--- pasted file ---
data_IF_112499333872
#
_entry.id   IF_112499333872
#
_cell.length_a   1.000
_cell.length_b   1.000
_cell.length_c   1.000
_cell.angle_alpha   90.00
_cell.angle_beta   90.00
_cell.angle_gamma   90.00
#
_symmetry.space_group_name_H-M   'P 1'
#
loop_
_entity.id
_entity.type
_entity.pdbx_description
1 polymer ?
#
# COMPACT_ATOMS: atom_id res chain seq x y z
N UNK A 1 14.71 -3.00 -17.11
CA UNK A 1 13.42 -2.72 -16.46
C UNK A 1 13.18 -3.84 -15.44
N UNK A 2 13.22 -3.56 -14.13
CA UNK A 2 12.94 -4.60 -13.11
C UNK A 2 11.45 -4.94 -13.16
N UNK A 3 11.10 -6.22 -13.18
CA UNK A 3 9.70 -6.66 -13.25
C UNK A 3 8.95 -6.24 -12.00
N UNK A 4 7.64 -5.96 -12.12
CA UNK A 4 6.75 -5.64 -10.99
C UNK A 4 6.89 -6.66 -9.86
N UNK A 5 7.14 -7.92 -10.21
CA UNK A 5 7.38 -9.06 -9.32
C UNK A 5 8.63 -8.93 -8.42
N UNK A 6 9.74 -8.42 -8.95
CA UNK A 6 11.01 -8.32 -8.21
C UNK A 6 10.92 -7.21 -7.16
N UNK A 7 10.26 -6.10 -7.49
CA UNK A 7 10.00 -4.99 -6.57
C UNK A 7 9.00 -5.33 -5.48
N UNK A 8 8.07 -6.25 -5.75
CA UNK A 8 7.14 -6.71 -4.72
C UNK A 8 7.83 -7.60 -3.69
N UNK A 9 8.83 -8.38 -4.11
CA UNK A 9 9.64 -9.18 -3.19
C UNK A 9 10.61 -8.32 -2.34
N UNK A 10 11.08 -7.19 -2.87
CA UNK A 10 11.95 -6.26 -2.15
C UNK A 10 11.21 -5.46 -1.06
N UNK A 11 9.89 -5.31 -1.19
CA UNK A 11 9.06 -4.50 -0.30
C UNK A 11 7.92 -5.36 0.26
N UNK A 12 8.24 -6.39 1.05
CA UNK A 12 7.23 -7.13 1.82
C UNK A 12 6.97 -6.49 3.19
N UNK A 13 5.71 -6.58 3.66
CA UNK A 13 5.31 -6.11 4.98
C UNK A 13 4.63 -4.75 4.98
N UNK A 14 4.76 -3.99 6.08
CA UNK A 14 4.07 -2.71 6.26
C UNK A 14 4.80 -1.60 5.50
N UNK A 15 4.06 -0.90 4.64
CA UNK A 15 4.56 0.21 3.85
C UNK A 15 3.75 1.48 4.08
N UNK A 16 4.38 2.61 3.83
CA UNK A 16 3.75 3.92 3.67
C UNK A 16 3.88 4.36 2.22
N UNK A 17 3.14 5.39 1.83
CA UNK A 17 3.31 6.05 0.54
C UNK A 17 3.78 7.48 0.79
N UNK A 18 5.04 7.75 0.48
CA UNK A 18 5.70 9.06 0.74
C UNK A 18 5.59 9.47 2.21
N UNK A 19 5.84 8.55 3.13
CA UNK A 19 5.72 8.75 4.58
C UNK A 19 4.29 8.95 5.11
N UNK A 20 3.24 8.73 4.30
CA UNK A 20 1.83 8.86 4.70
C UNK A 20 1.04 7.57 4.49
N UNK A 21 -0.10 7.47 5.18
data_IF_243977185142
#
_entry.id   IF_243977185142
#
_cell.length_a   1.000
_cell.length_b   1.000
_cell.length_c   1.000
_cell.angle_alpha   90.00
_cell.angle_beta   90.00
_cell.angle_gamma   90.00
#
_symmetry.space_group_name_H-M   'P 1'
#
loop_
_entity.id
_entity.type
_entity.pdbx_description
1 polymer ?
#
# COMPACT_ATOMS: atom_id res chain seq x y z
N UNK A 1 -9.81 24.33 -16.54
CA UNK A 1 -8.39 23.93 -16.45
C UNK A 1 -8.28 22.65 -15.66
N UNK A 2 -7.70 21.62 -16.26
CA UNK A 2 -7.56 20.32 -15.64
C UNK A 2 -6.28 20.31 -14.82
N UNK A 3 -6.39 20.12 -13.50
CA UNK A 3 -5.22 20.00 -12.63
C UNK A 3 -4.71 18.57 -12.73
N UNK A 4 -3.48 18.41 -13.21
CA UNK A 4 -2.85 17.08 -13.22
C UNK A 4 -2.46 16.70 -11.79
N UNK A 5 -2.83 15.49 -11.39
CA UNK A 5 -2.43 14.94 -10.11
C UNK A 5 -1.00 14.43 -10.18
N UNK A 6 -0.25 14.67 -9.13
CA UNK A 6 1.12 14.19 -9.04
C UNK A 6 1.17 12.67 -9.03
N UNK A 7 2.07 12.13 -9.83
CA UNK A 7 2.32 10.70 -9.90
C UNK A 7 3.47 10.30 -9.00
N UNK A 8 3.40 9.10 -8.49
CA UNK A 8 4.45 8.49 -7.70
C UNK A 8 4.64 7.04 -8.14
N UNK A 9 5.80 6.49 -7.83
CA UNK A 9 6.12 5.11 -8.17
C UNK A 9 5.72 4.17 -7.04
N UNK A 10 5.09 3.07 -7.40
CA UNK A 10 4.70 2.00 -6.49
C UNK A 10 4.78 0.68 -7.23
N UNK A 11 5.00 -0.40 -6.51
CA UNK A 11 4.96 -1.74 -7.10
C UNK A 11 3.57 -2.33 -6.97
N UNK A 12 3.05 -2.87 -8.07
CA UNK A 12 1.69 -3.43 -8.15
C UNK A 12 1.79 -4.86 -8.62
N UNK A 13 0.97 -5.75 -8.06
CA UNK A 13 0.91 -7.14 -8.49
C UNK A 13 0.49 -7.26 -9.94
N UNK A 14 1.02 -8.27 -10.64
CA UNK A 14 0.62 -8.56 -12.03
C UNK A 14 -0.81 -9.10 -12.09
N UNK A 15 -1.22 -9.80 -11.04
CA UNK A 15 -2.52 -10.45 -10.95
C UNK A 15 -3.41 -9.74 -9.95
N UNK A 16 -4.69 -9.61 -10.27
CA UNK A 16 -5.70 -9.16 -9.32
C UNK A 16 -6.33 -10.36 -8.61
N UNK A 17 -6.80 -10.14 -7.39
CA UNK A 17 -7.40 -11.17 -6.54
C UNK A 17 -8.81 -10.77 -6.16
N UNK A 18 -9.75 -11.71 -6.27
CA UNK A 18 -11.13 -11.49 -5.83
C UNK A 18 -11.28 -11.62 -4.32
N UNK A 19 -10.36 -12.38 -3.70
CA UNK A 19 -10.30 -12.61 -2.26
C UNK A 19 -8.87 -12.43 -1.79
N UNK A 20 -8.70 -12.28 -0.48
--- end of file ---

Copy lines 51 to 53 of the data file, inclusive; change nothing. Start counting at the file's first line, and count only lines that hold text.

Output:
N UNK A 11 9.89 -5.31 -1.19
CA UNK A 11 9.06 -4.50 -0.30
C UNK A 11 7.92 -5.36 0.26